Third Circuit Court Tells FCC To Get Moving On 'Eligible Entity' Definition, Quadrennial Review, Strikes Down TV JSA Restriction
May 25, 2016 at 10:16 AM (PT)
In a ruling that came down TODAY (5/25) the Third Circuit Court of Appeals ordered the FCC to decide once and for all on a definition of "eligible entity" for minority and female preference purposes and, while telling the Commission to get moving on its Quadrennial Review, declined to strike down all present ownership rules as some petitioners had requested. The court also struck down the FCC's restriction of Joint Sales and Shared Services Agreements for television ownership.
Noting that it had previously put the FCC on notice that a definition of "eligible entity" was due five years ago and that the Commission failed to comply, the court rejected the Commission's argument that it had not failed to comply because the order was tied to the 2010 Quadrennial Review, which has not been completed: "By this logic, the Commission could delay another decade or more without running afoul of our remand. Simply put, it cannot evade our remand merely by keeping the 2010 review open indefinitely."
"In sum," the court wrote, "we conclude that the Commission has delayed too long on the eligible entity definition, and we remand and order mediation; we decline to vacate the whole universe of broadcast ownership rules that are subject to § 202(h), but we remind the Commission of its obligation to complete its Quadrennial Review responsibilities; and we vacate the television JSA rule and remand the matter to the Commission.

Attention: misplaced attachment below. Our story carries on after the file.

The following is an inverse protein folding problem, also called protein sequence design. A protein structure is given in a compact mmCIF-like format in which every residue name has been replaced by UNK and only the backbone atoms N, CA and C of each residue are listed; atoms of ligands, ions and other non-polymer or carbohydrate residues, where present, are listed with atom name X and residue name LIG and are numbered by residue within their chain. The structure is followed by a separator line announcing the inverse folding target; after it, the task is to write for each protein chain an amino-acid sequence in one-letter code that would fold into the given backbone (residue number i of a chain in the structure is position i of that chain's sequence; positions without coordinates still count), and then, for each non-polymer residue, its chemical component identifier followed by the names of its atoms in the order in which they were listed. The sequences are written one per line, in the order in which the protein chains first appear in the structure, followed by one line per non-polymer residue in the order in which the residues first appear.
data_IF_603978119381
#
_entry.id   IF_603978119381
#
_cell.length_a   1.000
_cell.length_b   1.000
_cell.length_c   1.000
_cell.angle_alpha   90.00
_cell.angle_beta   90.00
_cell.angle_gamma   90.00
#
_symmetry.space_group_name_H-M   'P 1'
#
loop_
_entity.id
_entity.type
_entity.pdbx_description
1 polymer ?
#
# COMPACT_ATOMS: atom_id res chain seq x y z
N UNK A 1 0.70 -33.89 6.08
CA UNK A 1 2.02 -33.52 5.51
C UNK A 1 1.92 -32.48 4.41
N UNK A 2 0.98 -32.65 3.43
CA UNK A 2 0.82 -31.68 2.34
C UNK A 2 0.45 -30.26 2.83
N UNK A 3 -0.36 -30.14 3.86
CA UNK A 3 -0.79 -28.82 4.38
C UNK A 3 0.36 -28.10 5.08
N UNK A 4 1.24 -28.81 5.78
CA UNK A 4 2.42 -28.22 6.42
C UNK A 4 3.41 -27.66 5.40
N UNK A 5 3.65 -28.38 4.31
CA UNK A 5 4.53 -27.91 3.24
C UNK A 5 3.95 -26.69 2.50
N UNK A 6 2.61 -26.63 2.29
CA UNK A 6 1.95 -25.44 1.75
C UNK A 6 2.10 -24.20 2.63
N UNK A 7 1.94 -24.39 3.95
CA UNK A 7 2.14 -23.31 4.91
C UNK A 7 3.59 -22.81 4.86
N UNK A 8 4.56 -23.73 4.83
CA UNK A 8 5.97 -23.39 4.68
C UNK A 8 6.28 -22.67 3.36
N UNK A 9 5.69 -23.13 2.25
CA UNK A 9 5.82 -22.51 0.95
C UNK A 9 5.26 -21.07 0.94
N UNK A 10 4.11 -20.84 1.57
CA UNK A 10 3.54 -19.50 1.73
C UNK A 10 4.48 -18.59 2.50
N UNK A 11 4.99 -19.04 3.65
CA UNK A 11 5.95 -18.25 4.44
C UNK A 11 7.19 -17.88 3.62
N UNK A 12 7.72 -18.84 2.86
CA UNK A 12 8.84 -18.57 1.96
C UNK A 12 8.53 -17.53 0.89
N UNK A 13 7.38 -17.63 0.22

"This is our third go-round with the Commission’s broadcast ownership rules and diversity initiatives. Rarely does a trilogy benefit from a sequel. To that end, we are hopeful that our decision here brings this saga to its conclusion."
NAB EVP/Communications DENNIS WHARTON commented, “NAB could not be more pleased with the Third Circuit decision. At long last, this opinion directs the FCC to do its job and adopt broadcast ownership rules that reflect the modern world. We’re particularly delighted the court highlights the irrationality of a rule that bars broadcast/newspaper combinations in the same market. This rule needs to be ended immediately. And finally, we’re pleased the court strikes down the FCC’s punitive joint sales agreement order. JSAs are clearly in the public interest – as Congress has decided – and allow free and local broadcasters a chance to compete against national pay TV conglomerates.”